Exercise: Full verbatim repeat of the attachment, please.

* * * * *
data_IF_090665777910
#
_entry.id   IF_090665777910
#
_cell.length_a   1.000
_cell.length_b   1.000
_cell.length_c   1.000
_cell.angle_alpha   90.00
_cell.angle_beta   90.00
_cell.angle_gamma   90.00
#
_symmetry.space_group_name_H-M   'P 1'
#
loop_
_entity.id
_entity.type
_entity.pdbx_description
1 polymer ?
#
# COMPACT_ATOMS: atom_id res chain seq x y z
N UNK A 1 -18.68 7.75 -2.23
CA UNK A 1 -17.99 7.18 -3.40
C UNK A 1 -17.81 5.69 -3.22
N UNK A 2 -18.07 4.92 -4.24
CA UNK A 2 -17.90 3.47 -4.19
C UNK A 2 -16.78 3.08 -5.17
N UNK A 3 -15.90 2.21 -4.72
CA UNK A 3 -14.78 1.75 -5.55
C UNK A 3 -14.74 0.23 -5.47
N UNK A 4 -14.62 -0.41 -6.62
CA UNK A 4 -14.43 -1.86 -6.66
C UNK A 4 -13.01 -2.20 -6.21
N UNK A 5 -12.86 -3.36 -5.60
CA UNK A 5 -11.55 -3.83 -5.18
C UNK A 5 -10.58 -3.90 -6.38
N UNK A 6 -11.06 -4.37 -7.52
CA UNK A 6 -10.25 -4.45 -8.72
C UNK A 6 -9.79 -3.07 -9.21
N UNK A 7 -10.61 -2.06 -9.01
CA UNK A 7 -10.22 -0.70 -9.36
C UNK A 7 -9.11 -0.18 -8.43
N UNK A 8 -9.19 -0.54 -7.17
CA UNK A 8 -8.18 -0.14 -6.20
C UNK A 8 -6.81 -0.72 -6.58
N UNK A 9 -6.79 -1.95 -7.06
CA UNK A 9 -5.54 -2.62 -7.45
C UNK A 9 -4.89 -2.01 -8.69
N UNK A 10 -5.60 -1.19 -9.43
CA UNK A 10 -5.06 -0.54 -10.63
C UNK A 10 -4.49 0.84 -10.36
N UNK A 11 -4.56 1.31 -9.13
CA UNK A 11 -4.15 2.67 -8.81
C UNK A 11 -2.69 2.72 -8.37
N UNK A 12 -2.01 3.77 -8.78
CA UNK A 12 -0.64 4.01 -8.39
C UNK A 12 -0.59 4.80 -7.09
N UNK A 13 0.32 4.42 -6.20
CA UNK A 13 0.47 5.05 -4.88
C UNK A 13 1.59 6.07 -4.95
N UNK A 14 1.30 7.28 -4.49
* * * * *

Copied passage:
data_IF_090665777910
#
_entry.id   IF_090665777910
#
_cell.length_a   1.000
_cell.length_b   1.000
_cell.length_c   1.000
_cell.angle_alpha   90.00
_cell.angle_beta   90.00
_cell.angle_gamma   90.00
#
_symmetry.space_group_name_H-M   'P 1'
#
loop_
_entity.id
_entity.type
_entity.pdbx_description
1 polymer ?
#
# COMPACT_ATOMS: atom_id res chain seq x y z
N UNK A 1 -18.68 7.75 -2.23
CA UNK A 1 -17.99 7.18 -3.40
C UNK A 1 -17.81 5.69 -3.22
N UNK A 2 -18.07 4.92 -4.24
CA UNK A 2 -17.90 3.47 -4.19
C UNK A 2 -16.78 3.08 -5.17
N UNK A 3 -15.90 2.21 -4.72
CA UNK A 3 -14.78 1.75 -5.55
C UNK A 3 -14.74 0.23 -5.47
N UNK A 4 -14.62 -0.41 -6.62
CA UNK A 4 -14.43 -1.86 -6.66
C UNK A 4 -13.01 -2.20 -6.21
N UNK A 5 -12.86 -3.36 -5.60
CA UNK A 5 -11.55 -3.83 -5.18
C UNK A 5 -10.58 -3.90 -6.38
N UNK A 6 -11.06 -4.37 -7.52
CA UNK A 6 -10.25 -4.45 -8.72
C UNK A 6 -9.79 -3.07 -9.21
N UNK A 7 -10.61 -2.06 -9.01
CA UNK A 7 -10.22 -0.70 -9.36
C UNK A 7 -9.11 -0.18 -8.43
N UNK A 8 -9.19 -0.54 -7.17
CA UNK A 8 -8.18 -0.14 -6.20
C UNK A 8 -6.81 -0.72 -6.58
N UNK A 9 -6.79 -1.95 -7.06
CA UNK A 9 -5.54 -2.62 -7.45
C UNK A 9 -4.89 -2.01 -8.69
N UNK A 10 -5.60 -1.19 -9.43
CA UNK A 10 -5.06 -0.54 -10.63
C UNK A 10 -4.49 0.84 -10.36
N UNK A 11 -4.56 1.31 -9.13
CA UNK A 11 -4.15 2.67 -8.81
C UNK A 11 -2.69 2.72 -8.37
N UNK A 12 -2.01 3.77 -8.78
CA UNK A 12 -0.64 4.01 -8.39
C UNK A 12 -0.59 4.80 -7.09
N UNK A 13 0.32 4.42 -6.20
CA UNK A 13 0.47 5.05 -4.88
C UNK A 13 1.59 6.07 -4.95
N UNK A 14 1.30 7.28 -4.49